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A Unique Support Network For Each Child

Thus far, I have explored the transition of the child
protection paradigm from its traditional foundation. At the traditional level,
child protection is rules and procedure driven, emphasizing its reliance on a
perceived, well established bureaucratic reality intended to govern and
regulate its functioning. From this spurious perspective, child protection is
nearly exclusively focused on safety for abused and neglected children, on
keeping children from harm’s way. This important goal is then pursued through
child protection practice that is staff and program centered, providing
prescribed services arrays intended to increase child safety. Children receive
those predetermined services and resources believed by the bureaucracy to best
serve their interests. Child protection operates locally within an identifiable
agency and that agency is itself at the center of the helping circle into which
children are brought for protective services.

At the intermediate level of the transitioning paradigm,
focus shifts from the agency to the community. Within that broader context,
child protection is judged in terms of pre-determined outcomes in addition to
rules and procedures compliance. There is increased reliance on the continuous
inventiveness of workers who function with expanded empowerment and
flexibility. Services delivery is less programmatic and staff dependent.
Permanence is added to safety as a core goal and the child’s family becomes the
primary locus of interest. Child protection is additionally judged in terms of
the adequacy of community supports and resources and the effectiveness of
interagency cooperation and collaboration.

At the advanced level, the paradigm shifts to reliance on
standards, best practice approaches, and the professional judgments of child
protection workers. The ongoing success of the child stands as a third practice
pillar, along with safety and permanence. This emphasis on success expands to
incorporate the family and its integration into the community and its array of
services and resources for all families and children within the community. At
this level, each child and, in turn, each family develops an individualized
support network including resources, services, and opportunities flowing from
public, private, community, family, and neighborhood sources that continuously
adjust and accommodate to the immediate situations and circumstances of each
child and family. Establishing, supporting, and maintaining this support
network is the ongoing focus of legislative and administrative efforts to
assure the safety, permanence, and ongoing success of each child, including
those who have been abused or neglected.

From the support network perspective, Children who have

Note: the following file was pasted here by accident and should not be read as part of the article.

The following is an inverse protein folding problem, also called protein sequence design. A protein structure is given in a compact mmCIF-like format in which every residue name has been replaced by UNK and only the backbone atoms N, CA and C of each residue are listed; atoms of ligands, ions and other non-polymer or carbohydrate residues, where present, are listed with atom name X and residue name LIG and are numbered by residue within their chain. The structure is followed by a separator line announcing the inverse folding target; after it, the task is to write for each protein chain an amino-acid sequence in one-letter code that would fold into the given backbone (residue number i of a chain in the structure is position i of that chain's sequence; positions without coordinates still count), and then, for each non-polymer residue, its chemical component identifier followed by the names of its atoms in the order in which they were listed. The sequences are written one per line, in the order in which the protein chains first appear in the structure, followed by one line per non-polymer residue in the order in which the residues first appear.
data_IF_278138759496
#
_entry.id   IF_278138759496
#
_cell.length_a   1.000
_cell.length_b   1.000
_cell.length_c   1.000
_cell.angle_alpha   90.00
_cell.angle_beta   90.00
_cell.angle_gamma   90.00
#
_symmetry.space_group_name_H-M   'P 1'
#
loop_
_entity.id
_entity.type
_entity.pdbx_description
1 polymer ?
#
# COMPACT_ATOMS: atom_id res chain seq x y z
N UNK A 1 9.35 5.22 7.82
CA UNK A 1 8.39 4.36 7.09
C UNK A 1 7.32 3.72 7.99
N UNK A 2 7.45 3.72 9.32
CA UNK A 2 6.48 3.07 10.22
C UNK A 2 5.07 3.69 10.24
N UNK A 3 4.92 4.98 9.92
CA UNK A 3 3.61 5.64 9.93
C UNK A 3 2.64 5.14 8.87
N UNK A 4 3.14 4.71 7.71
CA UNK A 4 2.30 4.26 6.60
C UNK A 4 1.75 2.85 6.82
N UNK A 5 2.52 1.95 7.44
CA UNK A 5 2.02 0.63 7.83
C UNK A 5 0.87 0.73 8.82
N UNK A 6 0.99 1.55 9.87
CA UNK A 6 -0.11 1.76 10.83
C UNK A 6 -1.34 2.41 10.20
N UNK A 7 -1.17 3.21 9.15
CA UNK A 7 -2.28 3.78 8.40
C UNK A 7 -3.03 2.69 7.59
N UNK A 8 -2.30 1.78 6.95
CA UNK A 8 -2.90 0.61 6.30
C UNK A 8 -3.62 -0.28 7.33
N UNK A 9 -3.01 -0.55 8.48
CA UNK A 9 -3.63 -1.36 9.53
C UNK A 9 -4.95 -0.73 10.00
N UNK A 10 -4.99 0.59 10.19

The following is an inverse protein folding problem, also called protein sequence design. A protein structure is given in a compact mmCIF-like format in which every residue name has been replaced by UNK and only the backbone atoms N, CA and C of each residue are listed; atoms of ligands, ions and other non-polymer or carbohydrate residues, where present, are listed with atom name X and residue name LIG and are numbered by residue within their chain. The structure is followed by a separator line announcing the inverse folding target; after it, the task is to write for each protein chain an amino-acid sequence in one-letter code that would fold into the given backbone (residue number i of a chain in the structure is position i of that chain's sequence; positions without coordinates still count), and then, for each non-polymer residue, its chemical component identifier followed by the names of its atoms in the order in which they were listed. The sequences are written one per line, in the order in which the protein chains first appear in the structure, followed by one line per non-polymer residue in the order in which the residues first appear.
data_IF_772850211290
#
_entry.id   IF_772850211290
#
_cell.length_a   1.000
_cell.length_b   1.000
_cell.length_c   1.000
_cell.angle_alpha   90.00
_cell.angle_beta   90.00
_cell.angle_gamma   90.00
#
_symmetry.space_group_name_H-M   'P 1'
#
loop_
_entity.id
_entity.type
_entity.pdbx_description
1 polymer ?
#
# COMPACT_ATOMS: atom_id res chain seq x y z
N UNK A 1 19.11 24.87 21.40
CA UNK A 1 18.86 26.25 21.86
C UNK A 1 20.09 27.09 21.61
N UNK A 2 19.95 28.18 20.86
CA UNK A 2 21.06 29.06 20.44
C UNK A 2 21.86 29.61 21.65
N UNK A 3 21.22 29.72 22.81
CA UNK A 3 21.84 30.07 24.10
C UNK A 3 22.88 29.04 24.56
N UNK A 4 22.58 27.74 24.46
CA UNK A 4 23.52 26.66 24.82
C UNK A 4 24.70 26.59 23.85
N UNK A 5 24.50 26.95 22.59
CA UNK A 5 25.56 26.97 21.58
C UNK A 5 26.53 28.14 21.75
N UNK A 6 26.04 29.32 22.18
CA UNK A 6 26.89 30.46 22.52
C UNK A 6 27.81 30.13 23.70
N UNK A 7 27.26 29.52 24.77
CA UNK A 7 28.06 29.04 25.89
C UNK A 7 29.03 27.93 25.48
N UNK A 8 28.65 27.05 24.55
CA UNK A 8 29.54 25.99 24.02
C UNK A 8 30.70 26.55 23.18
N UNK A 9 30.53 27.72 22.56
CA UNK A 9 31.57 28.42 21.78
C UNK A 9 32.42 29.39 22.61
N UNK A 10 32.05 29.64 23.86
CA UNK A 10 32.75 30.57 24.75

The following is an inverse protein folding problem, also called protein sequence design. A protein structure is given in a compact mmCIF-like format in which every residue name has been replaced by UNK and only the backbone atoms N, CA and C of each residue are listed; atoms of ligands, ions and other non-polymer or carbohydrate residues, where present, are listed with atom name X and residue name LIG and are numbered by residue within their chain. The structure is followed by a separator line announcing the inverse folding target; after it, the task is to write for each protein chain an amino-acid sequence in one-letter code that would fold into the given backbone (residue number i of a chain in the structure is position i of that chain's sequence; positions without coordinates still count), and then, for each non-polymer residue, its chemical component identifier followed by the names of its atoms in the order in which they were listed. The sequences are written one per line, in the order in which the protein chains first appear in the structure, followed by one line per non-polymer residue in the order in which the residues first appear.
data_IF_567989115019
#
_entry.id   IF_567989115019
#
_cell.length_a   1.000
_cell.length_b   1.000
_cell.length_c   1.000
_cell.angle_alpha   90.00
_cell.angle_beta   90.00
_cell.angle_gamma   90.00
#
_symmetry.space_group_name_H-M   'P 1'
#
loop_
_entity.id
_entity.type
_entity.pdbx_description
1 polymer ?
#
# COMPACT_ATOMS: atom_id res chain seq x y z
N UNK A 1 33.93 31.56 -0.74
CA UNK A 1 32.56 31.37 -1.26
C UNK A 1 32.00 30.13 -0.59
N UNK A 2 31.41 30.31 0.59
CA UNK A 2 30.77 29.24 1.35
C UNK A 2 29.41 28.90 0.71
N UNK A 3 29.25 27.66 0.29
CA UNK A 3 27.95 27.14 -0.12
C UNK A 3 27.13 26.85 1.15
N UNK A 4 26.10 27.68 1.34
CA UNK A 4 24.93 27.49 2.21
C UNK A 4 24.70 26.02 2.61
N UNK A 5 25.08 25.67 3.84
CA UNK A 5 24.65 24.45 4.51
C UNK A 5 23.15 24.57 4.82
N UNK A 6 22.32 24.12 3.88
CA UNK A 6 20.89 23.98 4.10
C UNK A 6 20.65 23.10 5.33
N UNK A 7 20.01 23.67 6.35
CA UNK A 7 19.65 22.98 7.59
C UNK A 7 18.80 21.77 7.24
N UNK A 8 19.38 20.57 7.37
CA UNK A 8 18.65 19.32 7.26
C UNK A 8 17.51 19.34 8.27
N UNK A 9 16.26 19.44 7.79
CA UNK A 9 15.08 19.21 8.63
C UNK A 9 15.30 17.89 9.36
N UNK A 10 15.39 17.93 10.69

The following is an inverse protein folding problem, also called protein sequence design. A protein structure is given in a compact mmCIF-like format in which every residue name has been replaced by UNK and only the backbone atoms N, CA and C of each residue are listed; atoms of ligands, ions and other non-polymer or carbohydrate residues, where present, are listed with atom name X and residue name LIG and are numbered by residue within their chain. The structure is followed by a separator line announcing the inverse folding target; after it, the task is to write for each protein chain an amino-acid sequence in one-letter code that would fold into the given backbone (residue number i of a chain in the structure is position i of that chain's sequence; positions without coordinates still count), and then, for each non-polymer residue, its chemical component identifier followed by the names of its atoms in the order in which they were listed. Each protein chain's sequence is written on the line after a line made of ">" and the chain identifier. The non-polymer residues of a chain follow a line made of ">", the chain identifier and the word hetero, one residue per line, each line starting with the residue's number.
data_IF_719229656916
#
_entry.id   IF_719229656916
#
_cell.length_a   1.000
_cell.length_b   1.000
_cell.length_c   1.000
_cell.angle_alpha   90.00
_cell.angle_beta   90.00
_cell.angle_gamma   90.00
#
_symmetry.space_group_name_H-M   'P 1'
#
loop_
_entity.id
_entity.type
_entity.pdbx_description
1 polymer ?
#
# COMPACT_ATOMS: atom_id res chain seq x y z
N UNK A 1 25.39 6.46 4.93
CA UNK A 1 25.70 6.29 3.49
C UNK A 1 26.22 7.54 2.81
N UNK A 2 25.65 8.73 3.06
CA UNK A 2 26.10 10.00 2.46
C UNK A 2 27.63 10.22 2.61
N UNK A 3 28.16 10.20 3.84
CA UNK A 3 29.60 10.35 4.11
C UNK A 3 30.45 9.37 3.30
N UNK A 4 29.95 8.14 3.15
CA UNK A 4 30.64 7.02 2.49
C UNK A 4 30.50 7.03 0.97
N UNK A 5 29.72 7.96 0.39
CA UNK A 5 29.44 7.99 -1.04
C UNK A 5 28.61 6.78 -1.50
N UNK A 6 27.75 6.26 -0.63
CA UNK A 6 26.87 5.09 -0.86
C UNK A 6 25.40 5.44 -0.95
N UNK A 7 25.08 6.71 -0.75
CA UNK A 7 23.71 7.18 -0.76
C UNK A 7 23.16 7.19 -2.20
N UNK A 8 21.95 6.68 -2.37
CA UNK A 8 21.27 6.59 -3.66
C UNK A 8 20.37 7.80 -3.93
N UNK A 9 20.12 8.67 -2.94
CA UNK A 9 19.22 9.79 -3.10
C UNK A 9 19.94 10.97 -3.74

experienced abuse and neglect should not be viewed differently than children
who experience other situations or circumstances that jeopardize their safety,
permanence, and ongoing success. Included here are children who are not
succeeding in school, children who are not succeeding in the community due to
behavior and adjustment issues, children who are not succeeding due to illness
or physical disability, children who are not succeeding due to psychological or
developmental issues, and on and on. Significant numbers of our children
experience critical life jeopardy for multiple and complex reasons. To treat
those who have been abused or neglected as a different class of people is
wrong. Further, to treat their families as a different class of people is
similarly wrong. Our approach should not vary based on the nature of the
specific jeopardy. We should be sure the child is receiving the supports and
services he (or she) needs to succeed.

This starts with the child’s immediate family, with his
parents. Our intervention then expands out to include the extended family, the
child’s neighborhood and local community, and so on. The intervention moves out
far enough but only as far as necessary to assure the child’s success. We build
the exact support network needed by the specific child to best serve him and
his interests. How to do this can be neither legislatively nor administratively
mandated. Rather, it simply emphasizes the need for identified standards and
best practice methods reliant on sound professional judgment and informed by
consensus based guiding principles for work with children in general and with
abused and neglected children in particular. Re-forming child protection must
proceed with an understanding of those guiding principles as we shift our
perspective to incorporate a clear vision of child protection practice from the
perspective of the unique support network essential for the ongoing success of
the children for whom we are responsible.

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